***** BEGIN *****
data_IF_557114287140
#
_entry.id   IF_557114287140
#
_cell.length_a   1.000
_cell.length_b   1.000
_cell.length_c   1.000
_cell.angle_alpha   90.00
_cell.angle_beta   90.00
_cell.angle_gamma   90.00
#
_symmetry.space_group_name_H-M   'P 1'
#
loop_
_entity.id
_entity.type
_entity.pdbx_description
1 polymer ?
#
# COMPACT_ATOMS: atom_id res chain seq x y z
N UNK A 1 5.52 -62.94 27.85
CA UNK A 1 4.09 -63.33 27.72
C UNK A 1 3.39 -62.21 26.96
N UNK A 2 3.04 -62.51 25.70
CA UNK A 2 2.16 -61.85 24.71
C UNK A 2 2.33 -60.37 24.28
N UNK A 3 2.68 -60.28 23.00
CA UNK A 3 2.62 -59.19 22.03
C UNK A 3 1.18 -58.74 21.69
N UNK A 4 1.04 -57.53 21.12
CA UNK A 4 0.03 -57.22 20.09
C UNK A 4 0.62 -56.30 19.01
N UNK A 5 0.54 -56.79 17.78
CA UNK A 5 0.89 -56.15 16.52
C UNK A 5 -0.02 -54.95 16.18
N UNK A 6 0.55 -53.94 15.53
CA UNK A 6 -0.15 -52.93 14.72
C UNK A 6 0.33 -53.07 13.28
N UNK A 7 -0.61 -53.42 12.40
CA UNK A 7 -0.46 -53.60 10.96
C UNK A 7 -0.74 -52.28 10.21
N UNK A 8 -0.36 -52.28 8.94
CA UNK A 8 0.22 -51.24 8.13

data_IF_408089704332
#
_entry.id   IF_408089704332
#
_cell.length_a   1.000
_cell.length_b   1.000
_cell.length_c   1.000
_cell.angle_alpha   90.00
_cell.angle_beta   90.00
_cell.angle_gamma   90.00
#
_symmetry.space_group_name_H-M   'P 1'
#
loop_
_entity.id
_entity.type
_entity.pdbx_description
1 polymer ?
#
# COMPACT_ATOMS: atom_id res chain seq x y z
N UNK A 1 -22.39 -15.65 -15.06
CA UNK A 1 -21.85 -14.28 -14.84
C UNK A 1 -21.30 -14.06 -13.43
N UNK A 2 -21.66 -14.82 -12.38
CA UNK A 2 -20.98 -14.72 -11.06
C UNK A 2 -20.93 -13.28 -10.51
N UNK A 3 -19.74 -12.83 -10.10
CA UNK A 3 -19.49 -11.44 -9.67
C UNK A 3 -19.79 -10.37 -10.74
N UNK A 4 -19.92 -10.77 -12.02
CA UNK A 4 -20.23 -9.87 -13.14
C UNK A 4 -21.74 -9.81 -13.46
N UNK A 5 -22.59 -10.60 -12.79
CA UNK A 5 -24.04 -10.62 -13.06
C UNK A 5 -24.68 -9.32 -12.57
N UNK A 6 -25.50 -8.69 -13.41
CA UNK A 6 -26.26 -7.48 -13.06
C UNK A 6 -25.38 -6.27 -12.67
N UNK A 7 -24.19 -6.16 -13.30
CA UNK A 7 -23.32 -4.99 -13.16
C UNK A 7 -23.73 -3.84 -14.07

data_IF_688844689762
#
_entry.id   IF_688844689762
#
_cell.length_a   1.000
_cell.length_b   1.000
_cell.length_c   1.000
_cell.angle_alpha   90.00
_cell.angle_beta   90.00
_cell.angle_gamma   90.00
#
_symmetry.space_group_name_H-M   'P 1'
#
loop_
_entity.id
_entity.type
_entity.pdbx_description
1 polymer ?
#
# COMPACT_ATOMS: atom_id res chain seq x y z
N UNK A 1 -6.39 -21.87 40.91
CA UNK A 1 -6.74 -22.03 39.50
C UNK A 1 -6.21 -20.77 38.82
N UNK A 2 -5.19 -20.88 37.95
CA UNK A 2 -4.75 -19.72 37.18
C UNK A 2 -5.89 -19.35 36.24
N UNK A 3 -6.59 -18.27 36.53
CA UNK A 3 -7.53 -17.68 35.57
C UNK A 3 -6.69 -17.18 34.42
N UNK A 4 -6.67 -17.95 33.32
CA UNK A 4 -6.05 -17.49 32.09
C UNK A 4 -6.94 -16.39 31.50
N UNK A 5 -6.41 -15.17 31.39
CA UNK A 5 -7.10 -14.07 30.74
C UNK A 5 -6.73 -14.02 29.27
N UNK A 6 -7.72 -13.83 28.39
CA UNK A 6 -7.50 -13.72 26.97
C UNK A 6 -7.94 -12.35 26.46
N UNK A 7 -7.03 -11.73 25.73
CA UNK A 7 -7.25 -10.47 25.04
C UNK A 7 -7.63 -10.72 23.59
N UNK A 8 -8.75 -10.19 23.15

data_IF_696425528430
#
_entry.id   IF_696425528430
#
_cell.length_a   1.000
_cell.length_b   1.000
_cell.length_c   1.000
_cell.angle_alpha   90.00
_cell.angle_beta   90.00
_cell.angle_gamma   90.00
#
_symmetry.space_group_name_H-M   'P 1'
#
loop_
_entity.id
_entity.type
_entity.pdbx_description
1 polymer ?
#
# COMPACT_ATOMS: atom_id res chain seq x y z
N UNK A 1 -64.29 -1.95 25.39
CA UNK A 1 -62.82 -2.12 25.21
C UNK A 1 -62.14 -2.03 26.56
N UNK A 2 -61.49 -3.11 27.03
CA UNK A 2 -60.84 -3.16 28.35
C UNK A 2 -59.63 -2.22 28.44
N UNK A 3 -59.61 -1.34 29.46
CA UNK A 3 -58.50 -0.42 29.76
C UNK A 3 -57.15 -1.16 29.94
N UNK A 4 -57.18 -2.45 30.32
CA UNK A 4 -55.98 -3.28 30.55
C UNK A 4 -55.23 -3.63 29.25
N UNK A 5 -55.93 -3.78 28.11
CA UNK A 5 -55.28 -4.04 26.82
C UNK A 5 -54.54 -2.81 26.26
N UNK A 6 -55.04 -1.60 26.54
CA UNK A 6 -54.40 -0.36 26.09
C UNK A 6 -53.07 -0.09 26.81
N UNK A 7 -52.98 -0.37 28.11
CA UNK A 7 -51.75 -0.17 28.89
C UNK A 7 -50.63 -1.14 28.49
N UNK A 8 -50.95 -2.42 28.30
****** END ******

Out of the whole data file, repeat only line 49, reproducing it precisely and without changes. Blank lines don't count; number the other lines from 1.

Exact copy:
_cell.length_b   1.000